There are a number of critics of the IAT, and other measures of ISE. Many criticisms concern the lack of applicability with regards to using cut-off scores (e.g., above a specific score is indicative of an implicit racial bias; . However, even when comparing scores on the IAT between groups, as in the present study, a number of criticisms remain relevant. One of the more recent criticisms concerns the inability for the IAT to highlight how attributes and targets are related (e.g., differentiating between implicit ideal self and actual self ). Despite promising findings in differentiating between ideal self and actual self in dysphoric students , research is needed to justify the notion of implicit goal-oriented constructs (i.e., construct validity of implicit ideal self). Also given the relatively more obvious nature in the way it was measured (i.e., “I am” and “I want to be” remained onscreen during the word-sorting task), it is unclear in how far this may have triggered explicit processing thereby influencing the speed with which words were sorted. Further criticism comes from the low validity of ISE measures, which have led some to doubt whether ISE actually exists. One common argument stems from the validity of ISE measures in comparison to the validity of ESE measures (e.g., [64,65]). Validity of ESE measures is likely to be overinflated given that biases and measurement error is likely to apply to all measures of ESE (i.e., inflated convergent validity), and is likely to apply to self-report measures of other constructs (i.e., inflated predictive validity). For example, self-enhancement bias is not only, presumably, going to affect all self-report measures of ESE, but also self-report measures of depressive symptomatology. As such, it is unsurprising that self-report measures of ESE often trump implicit measures of ISE. Another line of criticism regarding IAT and ISE seems to stem from the conceptual misunderstanding that a single self-esteem exists which can be accessed implicitly or explicitly. Doubts are then voiced because of the lack of correlation between ISE and ESE measures which is often lower than other implicit and explicit constructs . However, theories postulate that ISE is best considered as the most primitive self-evaluation. With increasing time, cognitive resources and motivation, other processes are activated that may alter, overrule, or support the initial reaction. Indeed, when encouraged to rely on their gut-feeling (i.e., intuition), correlations between ESE and ISE increase . There are many possible reasons as to why ESE does not correlate with ISE (e.g., self-enhancement bias, self-protection bias, narcissism), and not all apply to other implicit/explicit constructs. This is why correlations between the two are often reported to be very small or non-existent, and may explain why correlations in other implicit/explicit constructs are higher . ISE is likely to be considered to contain more truth value in a person who values their “intuition” or “gut feeling” highly, or does not have the cognitive resources to carry out ESE elaborately, in which ISE evaluations may carry more weight. Undeniably, the IAT is no perfect measure of ISE, and our understanding of ESE and ISE certainly requires further refinement. However, previous research has demonstrated the IAT to have high validity [10,11,68] and reliability [12,45] and as such, completely discarding the IAT as a measure of ISE is not entirely justified.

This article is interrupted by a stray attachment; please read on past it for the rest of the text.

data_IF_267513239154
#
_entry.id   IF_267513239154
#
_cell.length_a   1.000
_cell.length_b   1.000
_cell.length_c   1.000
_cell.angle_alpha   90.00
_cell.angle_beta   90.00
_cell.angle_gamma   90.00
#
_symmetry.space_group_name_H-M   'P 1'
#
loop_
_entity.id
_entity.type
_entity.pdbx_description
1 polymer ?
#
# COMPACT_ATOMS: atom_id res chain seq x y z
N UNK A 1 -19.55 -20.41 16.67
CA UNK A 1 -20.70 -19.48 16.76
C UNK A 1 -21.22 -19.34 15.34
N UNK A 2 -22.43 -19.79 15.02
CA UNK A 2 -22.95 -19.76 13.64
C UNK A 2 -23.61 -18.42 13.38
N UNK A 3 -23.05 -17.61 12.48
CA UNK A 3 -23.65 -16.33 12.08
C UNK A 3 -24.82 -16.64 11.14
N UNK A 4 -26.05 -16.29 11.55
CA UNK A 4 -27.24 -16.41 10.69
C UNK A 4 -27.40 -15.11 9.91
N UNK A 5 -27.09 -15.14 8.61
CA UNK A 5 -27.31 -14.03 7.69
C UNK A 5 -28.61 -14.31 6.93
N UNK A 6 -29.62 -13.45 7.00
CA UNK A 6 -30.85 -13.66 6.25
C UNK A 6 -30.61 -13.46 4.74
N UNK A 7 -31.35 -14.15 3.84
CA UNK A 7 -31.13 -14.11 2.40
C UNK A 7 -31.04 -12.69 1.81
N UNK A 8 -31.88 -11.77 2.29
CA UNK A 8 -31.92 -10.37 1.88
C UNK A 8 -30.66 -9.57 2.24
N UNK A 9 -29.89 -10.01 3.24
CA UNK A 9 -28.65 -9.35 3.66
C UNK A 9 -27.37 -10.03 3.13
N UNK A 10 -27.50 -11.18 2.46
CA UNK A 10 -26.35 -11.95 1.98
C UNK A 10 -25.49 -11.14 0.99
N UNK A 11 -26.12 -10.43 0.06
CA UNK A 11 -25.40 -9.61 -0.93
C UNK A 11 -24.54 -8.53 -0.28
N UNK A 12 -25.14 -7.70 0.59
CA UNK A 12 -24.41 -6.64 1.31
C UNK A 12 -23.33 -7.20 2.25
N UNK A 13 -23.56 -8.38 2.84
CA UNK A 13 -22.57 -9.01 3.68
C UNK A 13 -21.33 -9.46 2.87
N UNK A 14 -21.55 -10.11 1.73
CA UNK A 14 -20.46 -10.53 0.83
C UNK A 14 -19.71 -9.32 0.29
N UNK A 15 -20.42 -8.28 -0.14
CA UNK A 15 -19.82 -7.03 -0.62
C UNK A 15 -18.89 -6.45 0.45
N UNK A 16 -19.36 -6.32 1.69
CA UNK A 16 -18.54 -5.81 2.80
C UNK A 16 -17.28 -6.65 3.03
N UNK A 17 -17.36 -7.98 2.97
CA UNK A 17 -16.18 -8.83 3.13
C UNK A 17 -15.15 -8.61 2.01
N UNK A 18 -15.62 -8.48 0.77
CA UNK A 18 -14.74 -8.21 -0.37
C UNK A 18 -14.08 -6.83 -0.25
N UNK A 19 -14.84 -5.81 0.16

The present study was the first to compare levels of both ESE and ISE across various phases of MDD and AD groups and with careful consideration of comorbidity. We found that consistent across all clinical groups, at all phases, a more negative, self-evaluation was endorsed in comparison to the control group. In other words, conscious behaviour consistent with low ESE is more likely to manifest in MDD and AD, and remain during remittance and recovery. However, negative self-evaluations at the implicit level were only evident in individuals with current CM, while levels of ISE in relatively pure forms of MDD and AD were equivalent to the controls. This may not only highlight why CM is more persistent and treatment-resistant, but also emphasizes the need for future research to investigate whether the aetiology of CM differs from MDD or AD. As such, it is also important to control for the potential presence of a comorbid disorder when further examining the relevance of ISE (and ESE) in AD or MDD.